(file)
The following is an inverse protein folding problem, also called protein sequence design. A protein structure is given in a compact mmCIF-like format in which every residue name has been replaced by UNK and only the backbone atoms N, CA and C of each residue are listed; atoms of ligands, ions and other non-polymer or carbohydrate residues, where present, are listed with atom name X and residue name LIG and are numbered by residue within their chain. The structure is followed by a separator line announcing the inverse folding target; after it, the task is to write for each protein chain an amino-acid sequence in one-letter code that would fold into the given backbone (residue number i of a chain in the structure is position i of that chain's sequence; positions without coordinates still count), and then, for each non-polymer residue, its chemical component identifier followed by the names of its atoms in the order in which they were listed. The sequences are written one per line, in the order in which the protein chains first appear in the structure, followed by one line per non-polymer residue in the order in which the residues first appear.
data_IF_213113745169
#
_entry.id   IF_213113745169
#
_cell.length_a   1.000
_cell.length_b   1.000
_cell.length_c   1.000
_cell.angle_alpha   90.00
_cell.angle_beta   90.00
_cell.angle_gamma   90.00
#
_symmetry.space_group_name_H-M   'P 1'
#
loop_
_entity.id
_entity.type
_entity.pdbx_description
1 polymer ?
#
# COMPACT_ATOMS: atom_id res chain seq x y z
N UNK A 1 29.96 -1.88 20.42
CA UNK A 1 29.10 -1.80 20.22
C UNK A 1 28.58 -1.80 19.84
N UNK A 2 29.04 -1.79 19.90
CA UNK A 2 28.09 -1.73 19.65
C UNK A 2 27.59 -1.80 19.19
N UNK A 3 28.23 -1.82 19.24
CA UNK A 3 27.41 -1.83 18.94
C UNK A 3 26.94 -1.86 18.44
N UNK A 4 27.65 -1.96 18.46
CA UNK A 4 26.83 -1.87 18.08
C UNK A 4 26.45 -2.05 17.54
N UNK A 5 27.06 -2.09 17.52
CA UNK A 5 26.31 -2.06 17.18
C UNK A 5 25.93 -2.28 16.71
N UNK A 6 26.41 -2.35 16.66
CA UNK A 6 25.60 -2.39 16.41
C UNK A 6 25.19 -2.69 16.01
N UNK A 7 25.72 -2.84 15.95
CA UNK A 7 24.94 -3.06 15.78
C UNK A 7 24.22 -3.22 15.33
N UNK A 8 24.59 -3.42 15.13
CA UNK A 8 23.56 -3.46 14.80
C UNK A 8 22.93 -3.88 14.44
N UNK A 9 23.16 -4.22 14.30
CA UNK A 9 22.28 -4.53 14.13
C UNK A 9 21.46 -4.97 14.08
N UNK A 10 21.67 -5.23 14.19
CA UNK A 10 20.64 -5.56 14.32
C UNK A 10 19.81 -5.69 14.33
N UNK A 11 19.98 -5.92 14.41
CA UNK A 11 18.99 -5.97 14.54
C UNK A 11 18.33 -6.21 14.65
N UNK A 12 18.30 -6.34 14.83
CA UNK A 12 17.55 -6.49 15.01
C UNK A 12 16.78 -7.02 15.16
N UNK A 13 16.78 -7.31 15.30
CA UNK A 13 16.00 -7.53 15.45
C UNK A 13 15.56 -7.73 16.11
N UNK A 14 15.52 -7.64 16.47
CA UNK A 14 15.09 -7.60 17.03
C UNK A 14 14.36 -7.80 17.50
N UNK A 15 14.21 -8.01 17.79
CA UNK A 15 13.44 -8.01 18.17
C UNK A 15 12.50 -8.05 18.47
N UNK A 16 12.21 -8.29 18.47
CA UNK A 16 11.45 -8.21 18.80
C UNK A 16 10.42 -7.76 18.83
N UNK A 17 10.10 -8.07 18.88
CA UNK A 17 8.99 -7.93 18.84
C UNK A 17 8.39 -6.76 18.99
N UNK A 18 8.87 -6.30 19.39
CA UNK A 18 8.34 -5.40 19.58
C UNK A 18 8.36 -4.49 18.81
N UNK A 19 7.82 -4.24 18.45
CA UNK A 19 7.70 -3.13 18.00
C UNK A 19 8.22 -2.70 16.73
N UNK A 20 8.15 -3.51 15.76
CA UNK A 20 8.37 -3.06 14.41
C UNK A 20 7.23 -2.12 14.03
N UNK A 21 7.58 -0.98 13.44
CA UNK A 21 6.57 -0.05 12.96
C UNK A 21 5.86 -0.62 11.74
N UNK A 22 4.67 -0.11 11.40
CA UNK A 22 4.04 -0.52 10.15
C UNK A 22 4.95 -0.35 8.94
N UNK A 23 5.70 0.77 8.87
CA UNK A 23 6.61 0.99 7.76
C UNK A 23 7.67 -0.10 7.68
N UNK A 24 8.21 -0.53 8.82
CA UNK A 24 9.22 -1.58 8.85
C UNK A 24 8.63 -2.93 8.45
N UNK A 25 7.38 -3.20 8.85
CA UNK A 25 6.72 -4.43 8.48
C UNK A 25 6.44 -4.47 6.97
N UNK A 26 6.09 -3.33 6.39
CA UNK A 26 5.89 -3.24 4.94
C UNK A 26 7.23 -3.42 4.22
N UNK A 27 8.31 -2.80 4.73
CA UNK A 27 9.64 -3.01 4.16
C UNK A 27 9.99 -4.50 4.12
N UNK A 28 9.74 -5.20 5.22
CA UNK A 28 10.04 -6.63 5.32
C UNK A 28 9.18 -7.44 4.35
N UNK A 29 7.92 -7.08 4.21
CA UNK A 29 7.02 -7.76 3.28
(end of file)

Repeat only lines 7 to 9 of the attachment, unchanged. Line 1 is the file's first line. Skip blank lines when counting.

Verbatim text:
_cell.length_b   1.000
_cell.length_c   1.000
_cell.angle_alpha   90.00